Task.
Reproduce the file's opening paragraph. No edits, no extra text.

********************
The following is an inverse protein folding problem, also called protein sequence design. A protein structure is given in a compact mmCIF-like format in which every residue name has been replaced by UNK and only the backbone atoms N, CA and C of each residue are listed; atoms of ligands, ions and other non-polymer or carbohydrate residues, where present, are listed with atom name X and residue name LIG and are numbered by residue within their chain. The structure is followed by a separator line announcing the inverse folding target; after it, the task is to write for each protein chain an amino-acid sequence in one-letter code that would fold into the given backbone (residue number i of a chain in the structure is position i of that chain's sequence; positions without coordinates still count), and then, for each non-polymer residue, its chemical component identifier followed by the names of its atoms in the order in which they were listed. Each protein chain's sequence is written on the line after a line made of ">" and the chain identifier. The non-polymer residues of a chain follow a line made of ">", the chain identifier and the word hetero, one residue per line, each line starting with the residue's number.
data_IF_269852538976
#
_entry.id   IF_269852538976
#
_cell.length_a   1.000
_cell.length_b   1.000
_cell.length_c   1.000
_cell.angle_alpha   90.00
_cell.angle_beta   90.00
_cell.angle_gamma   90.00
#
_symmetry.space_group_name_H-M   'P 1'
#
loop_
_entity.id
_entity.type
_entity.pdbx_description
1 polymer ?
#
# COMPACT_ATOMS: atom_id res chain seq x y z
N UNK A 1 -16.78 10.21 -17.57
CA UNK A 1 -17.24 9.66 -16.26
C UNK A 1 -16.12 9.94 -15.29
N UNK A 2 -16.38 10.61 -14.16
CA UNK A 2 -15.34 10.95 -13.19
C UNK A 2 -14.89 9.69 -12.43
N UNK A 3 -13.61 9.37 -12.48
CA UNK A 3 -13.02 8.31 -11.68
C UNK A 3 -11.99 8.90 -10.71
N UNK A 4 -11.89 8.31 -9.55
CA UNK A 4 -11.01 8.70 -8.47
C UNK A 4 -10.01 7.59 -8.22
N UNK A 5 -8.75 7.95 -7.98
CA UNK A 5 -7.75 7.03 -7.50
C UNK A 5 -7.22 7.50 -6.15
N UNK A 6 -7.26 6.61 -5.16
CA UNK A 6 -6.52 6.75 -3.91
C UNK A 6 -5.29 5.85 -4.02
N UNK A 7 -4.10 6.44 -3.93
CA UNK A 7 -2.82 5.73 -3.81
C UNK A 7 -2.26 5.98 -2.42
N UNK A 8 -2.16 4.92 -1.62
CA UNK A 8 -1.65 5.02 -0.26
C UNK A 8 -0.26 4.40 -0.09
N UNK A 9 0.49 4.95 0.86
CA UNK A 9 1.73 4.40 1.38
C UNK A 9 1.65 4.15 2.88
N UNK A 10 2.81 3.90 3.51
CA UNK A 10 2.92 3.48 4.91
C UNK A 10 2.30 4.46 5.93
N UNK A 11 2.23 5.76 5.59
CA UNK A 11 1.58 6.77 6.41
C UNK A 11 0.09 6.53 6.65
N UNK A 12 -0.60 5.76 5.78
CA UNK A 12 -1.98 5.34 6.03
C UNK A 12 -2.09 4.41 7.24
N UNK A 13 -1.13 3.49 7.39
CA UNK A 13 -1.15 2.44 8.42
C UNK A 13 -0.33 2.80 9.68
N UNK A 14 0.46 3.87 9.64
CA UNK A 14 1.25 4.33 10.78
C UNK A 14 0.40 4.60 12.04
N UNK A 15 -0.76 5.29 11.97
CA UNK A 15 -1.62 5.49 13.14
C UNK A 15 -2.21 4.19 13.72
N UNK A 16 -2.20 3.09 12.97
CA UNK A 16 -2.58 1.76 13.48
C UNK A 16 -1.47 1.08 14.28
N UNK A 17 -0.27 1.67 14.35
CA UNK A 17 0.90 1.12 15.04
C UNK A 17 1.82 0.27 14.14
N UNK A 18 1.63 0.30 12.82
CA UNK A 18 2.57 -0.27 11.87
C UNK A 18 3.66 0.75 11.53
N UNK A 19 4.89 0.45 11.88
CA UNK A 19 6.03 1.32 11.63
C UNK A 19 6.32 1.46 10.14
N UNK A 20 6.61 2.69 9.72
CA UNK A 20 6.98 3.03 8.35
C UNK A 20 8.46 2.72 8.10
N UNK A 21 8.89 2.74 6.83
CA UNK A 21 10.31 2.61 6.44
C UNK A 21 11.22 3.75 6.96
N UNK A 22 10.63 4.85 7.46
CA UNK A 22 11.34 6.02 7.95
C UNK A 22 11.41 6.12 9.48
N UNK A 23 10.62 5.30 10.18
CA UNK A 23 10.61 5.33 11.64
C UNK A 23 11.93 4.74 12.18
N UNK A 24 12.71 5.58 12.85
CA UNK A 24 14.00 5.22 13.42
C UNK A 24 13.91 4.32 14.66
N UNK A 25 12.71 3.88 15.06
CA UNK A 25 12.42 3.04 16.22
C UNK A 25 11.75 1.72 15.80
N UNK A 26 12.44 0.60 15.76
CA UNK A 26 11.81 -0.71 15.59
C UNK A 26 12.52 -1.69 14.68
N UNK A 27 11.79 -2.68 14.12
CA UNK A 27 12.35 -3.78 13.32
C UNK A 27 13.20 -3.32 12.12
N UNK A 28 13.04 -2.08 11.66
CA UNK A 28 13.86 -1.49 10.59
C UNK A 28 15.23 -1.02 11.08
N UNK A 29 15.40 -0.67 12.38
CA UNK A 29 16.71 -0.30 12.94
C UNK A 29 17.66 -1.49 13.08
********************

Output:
The following is an inverse protein folding problem, also called protein sequence design. A protein structure is given in a compact mmCIF-like format in which every residue name has been replaced by UNK and only the backbone atoms N, CA and C of each residue are listed; atoms of ligands, ions and other non-polymer or carbohydrate residues, where present, are listed with atom name X and residue name LIG and are numbered by residue within their chain. The structure is followed by a separator line announcing the inverse folding target; after it, the task is to write for each protein chain an amino-acid sequence in one-letter code that would fold into the given backbone (residue number i of a chain in the structure is position i of that chain's sequence; positions without coordinates still count), and then, for each non-polymer residue, its chemical component identifier followed by the names of its atoms in the order in which they were listed. Each protein chain's sequence is written on the line after a line made of ">" and the chain identifier. The non-polymer residues of a chain follow a line made of ">", the chain identifier and the word hetero, one residue per line, each line starting with the residue's number.